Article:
Best natural wood for soundproofing

If you are reading this article you probably already know that wood is a good material to consider if you want to soundproof a room, or some other type of space.

Heads up, in this context, when we talk about soundproofing, we mean improving the acoustic quality of a space, not blocking the sound from bothering the neighbors (although it helps to a certain degree). Sound absorption and sound blocking are often confused, but are in fact two very different things.

Wood is an excellent option to improve the acoustic comfort of, let’s say, a home theater. But not all woods are the same, and not all of them are as effective. This is something I was taught very early on in architecture school, the fact that two materials look similar, doesn’t mean they’ll behave the same!

So today I would like to analyze why wood makes a good soundproofing material and which type of wood is more appropriate.

Why use wood to soundproof?

Wood is a relatively soft material. I know, you might be thinking “a baseball bat seems pretty hard to me!”, but in the construction world, wood is considered soft, which makes sense if you are comparing it to steel or concrete.

Generally speaking, the softer a material is, the better it absorbs sound, therefore reducing echo and reverberance, improving the acoustic quality of a space.

Think of it as if you were trying to bounce a ball on the floor. If you bounce a basketball on concrete, it will bounce right back at you, but if you try to bounce it on the beach it won’t bounce at all. The same happens to sound.

Ok, but if the softer the better, then why not use foam instead of wood? Well sure, foam is even more soundproofing than wood, and that’s why sound studios, for example, have foam all over the walls. But materials that soft also come with plenty of inconveniences. They break easily, are hard to clean, etc.

Wood falls into that sweet spot we usually look for in construction and interior design. It is soft, but it’s also capable of maintaining its shape (so it can be used on the floor for example), it’s warm, easy to clean, abundant in nature, and can be visually beautiful without any further ornamentation.

Different types of wood and their soundproofing abilities

Different types of wood have different acoustic capabilities. Based and what we’ve seen in the previous section, the rule of thumb is that the softer the wood the better it will be at absorbing sound.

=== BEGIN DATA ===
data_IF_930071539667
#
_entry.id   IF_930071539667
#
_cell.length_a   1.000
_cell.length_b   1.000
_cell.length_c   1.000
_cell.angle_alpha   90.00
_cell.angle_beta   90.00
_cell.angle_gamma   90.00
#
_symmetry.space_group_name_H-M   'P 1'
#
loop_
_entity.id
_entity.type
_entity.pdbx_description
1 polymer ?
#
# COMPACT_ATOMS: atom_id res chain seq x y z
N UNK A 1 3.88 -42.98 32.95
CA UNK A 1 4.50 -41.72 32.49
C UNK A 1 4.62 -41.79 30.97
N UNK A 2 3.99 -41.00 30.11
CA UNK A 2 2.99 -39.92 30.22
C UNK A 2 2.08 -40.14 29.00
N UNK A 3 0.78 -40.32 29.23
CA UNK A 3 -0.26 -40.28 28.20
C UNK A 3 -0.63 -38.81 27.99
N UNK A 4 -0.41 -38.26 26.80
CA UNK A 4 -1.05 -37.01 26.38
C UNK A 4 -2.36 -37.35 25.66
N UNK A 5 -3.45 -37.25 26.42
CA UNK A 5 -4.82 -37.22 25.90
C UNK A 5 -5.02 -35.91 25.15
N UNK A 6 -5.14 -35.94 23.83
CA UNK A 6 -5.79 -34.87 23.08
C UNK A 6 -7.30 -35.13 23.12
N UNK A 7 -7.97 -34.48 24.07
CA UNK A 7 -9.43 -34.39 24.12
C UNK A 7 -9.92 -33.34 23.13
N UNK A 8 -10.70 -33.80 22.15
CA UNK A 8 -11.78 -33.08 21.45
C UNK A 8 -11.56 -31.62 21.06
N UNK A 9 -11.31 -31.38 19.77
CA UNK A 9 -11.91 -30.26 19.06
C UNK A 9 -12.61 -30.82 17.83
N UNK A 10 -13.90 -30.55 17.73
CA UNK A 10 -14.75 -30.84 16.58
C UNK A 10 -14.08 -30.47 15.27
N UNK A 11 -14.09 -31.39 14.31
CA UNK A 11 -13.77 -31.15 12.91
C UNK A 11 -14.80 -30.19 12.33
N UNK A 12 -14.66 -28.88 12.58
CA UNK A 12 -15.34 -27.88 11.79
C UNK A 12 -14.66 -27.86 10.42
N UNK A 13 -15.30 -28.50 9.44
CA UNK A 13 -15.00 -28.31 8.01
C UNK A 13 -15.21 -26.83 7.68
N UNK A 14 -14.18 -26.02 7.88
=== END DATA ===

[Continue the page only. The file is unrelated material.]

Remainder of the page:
This means that, for example, cork (technically wood) is great. But when most of us think of wood cork isn’t necessarily the first thing that comes to mind.

There are also a variety of processed woods, such as laminated wood, Medium Density Fiberboards (aka MDF), etc. which can also offer great acoustic results.

But today I would like to focus on natural woods only, and particularly, those that can be somehow easily found/bought across the US.

Pine wood for soundproofing

Pine wood for noise absorption

With its average density below 500kg per cubic meter, pine wood is very close in properties to softwoods, meaning it has a low density compared to other woods. This makes it good at absorbing sound, especially high frequencies.

The “softness” of pine wood makes it very easy to work. That, combined with the fact that is considered a “cheap” wood, makes it a popular choice in many cases.

But let’s always keep in mind that because of this “softness” it is not recommended to use pine for heavy-duty situations. One would try to stay away from pine wood for floorings, commercial furniture, etc.

Maple wood for soundproofing

Maple wood for soundproofing

Maple wood has a density of around 650kg per cubic meter, which is a bit harder than pine, but still a great option for soundproofing.

Compared to pine wood, Maple is also capable of absorbing lower frequencies, therefore creating an acoustic ambient that feels more natural.

Ash wood for soundproofing

Ash wood absorbs sound well

At 650-800kg per cubic meter, ash wood can absorb lower frequencies even better than maple, thanks to its porousness.

However, this same porousness makes it propense to attracting insects and fungi, so it is only recommended in controlled environments with no risk of such plages.

Oak wood for soundproofing

Oak wood floors for acoustic comfort

At 700-900kg per cubic meter, oak is considered a hardwood, which means it’s denser and more durable.